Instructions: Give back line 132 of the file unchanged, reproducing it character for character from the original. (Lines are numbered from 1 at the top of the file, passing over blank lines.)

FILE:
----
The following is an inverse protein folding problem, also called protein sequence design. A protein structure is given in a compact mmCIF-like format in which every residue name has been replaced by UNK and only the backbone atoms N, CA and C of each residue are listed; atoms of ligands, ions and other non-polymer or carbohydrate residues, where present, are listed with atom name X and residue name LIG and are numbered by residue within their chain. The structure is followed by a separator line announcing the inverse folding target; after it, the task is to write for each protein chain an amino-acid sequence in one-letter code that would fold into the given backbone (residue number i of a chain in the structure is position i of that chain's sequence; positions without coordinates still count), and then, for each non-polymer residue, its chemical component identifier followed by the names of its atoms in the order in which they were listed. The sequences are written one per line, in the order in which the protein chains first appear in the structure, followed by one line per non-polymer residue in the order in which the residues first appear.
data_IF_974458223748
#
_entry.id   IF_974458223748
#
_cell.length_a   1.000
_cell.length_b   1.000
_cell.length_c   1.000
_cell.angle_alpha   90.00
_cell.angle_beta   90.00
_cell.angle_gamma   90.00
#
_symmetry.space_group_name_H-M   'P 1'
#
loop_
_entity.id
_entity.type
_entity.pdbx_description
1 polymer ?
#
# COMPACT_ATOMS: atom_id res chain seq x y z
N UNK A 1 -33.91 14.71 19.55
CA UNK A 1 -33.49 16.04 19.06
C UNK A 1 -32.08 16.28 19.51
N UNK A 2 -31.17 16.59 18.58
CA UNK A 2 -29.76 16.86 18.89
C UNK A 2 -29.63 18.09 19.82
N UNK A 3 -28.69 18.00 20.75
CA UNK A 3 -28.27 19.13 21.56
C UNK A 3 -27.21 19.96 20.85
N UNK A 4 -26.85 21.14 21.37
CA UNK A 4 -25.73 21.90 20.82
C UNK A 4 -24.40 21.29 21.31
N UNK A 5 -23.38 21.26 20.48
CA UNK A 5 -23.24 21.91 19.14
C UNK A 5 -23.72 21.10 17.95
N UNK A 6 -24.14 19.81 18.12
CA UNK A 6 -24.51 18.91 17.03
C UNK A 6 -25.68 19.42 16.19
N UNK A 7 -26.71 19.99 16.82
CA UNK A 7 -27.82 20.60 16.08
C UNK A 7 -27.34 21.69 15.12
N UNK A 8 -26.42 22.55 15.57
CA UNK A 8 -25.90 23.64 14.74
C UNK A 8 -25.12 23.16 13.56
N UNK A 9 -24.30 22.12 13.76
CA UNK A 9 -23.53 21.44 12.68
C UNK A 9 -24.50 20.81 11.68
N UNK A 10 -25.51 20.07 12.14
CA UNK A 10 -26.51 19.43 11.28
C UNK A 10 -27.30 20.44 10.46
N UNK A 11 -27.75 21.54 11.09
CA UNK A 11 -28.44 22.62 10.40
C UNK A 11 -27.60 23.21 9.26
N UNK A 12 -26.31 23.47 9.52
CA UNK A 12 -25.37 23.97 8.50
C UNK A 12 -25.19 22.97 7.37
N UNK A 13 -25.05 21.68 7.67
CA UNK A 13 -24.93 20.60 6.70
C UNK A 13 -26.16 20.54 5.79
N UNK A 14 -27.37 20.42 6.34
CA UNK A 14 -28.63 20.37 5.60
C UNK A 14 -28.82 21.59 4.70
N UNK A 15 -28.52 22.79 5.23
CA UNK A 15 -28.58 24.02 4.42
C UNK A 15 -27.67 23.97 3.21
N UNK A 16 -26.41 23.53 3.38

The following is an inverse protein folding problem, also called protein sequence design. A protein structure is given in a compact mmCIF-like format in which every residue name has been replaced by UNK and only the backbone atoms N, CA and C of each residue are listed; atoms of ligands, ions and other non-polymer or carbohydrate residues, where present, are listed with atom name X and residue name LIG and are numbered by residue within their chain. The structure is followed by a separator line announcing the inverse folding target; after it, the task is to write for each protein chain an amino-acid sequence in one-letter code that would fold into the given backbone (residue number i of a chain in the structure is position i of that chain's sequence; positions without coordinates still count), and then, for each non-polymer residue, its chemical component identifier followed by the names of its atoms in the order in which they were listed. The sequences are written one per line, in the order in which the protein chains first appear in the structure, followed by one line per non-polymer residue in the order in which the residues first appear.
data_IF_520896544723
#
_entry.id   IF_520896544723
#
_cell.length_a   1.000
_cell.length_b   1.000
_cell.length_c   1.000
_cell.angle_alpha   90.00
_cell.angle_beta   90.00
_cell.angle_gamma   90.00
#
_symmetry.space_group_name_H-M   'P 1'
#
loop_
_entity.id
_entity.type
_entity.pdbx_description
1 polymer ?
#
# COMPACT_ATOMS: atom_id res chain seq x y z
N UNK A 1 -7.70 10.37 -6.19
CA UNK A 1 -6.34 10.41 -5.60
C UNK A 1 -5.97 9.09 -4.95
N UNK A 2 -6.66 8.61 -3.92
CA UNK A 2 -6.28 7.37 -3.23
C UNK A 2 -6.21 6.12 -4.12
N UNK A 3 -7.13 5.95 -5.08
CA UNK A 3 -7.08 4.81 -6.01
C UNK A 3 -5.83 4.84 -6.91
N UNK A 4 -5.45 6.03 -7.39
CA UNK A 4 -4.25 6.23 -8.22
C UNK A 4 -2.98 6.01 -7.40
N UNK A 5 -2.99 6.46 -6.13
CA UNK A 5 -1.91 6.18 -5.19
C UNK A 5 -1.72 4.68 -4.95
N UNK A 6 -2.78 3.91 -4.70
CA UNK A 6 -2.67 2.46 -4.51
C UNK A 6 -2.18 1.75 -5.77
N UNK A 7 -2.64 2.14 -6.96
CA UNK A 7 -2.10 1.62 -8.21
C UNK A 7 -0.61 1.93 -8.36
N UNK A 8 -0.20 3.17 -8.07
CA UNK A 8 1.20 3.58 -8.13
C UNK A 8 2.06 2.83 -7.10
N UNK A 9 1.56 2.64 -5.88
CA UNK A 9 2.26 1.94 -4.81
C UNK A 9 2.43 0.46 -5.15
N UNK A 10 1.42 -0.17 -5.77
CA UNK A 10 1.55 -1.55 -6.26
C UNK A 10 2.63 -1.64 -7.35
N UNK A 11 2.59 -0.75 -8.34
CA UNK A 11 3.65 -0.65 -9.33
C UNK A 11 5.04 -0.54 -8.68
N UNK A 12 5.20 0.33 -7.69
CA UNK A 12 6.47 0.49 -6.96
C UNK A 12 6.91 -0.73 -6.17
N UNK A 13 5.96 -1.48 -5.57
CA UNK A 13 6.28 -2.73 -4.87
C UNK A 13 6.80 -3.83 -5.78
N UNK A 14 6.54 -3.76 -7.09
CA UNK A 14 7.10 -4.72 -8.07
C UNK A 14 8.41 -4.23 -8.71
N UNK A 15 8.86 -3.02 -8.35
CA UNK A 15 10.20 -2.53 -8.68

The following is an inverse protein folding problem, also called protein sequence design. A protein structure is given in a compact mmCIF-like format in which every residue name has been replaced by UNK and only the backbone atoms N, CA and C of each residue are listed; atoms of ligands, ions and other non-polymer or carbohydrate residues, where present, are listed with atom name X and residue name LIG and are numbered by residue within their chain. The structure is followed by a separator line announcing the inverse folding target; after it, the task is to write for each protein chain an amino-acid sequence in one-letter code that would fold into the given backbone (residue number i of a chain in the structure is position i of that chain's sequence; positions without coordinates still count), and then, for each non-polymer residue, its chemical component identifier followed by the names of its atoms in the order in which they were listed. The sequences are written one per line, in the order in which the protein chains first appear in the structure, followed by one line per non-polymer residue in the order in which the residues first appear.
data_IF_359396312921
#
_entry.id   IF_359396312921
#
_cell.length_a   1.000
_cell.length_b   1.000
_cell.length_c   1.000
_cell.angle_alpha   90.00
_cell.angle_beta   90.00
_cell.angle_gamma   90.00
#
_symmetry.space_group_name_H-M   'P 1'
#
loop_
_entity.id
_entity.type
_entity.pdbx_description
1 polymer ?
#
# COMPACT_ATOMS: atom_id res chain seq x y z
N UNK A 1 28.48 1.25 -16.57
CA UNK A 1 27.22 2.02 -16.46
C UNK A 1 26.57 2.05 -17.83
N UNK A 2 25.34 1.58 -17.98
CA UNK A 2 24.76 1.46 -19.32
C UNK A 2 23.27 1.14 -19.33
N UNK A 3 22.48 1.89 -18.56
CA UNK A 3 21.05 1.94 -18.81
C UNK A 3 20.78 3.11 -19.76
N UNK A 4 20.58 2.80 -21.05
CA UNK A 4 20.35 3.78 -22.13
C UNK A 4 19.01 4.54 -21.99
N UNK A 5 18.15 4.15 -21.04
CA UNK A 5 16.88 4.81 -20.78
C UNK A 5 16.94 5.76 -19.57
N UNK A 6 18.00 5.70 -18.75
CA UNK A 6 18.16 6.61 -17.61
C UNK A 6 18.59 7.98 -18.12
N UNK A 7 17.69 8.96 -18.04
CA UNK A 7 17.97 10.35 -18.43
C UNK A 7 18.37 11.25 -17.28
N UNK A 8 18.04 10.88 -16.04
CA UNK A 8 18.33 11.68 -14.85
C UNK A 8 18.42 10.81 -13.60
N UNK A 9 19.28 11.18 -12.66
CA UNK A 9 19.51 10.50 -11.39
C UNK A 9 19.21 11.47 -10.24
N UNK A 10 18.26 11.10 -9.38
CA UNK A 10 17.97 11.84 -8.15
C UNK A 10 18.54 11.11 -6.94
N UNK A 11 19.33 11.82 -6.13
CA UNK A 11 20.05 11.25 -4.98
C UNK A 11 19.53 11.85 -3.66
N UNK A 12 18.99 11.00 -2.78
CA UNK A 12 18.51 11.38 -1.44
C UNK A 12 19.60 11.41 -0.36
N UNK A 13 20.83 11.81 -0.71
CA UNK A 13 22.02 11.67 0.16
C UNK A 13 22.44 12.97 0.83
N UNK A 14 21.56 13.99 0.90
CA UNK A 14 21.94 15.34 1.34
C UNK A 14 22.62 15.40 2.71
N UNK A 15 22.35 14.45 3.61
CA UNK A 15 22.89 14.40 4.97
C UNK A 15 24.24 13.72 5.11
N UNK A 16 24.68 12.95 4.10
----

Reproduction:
CA UNK A 15 10.20 -2.53 -8.68